Parkinsonism Syndrome occurs as a secondary effect or disorder from another disease and is used to describe a group of disorders within subcortical gray matter of the basal ganglia that produces a similar disturbance of balance and voluntary movements. Parkinson's disease is a primary degenerative disorder characterized by a decrease in production of dopamine and accounts for the majority of patients with Parkinsonism. Because the disease progresses slowly over 25 to 30 years, a definitive diagnosis is often difficult during the early stages of the disease. There are no laboratory or imaging studies that can be done to initially diagnose this disease. Instead, diagnosis is made from a thorough medical history and examination, along with imaging studies such as CT and MRI to rule out other neurodegenerative diseases. Although the cause of primary Parkinson's disease is unknown, there are some contributing factors that can produces symptoms of the disease such as genetic defect, toxicity from carbon monoxide, excessive manganese or copper, carbon disulfide, and other diseases such as Huntington's or Alzheimer's disease.
The majority of patients diagnosed with Parkinson's disease are between the ages of 50 and 79. They typically first develop a resting tremor in the hands or feet the increases with stress and disappears with movement or sleep. In the early stages, the patients may also develop symptoms similar to those caused by old age, such as balance disturbances, difficulty rolling over and rising from bed, and impairment with fine manipulative movements seen in writing, bathing and dressing. As the disease slowly progresses, so do the symptoms, which may include hypokinesia, sluggish movement, difficulty with initiating and stopping movement, shuffling gait, bradykinesia, poor posture, and dysphagia. They may also exhibit little to no facial expressions and experience freezing during ambulation, speech blinking and movement of the arms.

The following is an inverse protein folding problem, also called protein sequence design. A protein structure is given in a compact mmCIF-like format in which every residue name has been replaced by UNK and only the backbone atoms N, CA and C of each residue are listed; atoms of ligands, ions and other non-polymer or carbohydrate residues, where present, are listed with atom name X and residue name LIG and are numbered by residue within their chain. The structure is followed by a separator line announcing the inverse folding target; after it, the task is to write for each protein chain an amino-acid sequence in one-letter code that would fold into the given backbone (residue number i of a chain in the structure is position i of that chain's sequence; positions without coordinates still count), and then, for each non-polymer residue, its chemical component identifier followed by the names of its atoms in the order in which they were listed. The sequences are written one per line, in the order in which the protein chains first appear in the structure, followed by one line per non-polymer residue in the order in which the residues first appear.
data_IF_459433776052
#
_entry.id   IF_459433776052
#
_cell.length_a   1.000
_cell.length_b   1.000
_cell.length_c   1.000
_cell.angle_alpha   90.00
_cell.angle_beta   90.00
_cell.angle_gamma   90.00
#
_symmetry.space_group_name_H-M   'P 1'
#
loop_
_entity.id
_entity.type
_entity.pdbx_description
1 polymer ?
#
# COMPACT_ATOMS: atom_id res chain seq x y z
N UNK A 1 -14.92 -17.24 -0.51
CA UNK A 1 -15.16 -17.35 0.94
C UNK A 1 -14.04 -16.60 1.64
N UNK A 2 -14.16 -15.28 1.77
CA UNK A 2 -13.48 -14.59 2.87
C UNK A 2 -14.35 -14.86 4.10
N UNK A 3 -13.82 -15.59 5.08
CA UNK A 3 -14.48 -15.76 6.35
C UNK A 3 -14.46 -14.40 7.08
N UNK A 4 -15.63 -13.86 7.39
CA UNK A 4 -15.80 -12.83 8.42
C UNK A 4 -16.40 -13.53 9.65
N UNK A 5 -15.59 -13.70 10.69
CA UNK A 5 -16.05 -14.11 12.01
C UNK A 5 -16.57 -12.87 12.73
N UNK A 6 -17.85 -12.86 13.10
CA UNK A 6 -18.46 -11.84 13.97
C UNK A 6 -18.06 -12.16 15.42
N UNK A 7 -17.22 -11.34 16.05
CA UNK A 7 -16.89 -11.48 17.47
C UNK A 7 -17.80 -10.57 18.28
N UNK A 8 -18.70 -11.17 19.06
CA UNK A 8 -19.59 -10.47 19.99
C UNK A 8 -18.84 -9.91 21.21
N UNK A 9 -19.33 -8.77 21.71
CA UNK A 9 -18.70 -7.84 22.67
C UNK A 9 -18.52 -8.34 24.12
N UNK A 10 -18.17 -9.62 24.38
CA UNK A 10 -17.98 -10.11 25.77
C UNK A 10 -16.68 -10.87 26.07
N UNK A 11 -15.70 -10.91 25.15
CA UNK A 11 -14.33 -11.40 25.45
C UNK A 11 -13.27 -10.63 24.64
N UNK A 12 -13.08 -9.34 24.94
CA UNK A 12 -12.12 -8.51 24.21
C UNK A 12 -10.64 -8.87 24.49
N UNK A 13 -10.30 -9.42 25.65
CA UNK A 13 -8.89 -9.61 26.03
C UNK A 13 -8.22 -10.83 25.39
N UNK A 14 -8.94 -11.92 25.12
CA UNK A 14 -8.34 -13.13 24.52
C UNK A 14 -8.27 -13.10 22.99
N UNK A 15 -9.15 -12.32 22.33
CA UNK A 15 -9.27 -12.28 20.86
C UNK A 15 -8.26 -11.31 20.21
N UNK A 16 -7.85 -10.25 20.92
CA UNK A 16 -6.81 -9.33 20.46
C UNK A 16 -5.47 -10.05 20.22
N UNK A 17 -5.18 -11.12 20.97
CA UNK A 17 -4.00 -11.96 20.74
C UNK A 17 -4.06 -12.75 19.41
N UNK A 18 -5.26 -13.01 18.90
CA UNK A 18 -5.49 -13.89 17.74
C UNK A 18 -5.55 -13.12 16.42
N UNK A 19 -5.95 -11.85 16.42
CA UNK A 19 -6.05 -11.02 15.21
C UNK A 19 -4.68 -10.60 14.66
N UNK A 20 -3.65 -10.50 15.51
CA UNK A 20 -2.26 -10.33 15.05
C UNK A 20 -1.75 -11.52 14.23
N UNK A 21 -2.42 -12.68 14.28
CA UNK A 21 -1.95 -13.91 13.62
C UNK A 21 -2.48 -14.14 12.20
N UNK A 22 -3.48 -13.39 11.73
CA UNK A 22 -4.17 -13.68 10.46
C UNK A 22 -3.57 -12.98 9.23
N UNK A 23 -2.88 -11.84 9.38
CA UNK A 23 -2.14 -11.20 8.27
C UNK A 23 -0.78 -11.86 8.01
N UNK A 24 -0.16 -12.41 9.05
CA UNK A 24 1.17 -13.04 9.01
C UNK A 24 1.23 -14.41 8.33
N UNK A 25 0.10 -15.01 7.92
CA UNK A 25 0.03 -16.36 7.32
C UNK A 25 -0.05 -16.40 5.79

As the disease progresses, the patient may develop a stooped posture an increased risk for falling, dysphagia, difficulty with speech, and pulmonary impairment. Once nutrition and mobility are further compromised a greater need for skin care is required. Inactivity and deconditioning often lead to complications of bronchopneumonia and eventually death.
The medical management of Parkinson's disease relies heavily on pharmaceutical intervention, with dopamine replacement therapy being the most effective treatment to reduce symptoms such as movement disorders, rigidity, and tremor. Physical, occupational and speech therapies may also be used intermittently throughout the course of the disease. Physical Therapy focuses on current symptoms and should be used to maximize endurance, strength, and functional mobility as well as quality of life. It is not used to prevent further degeneration of cure the movement disorder. In addition, verbal cueing, oral/visual feedback, family teaching, balance activities, gait training, relaxation techniques, respiratory therapy, and psychological and nutritional counseling are all important n the treatment of Parkinson's disease. A home care regimen using a competent caretaker is also vital for treatment in order to continue with mobility and endurance activities and avoid the damaging effects of the disease process.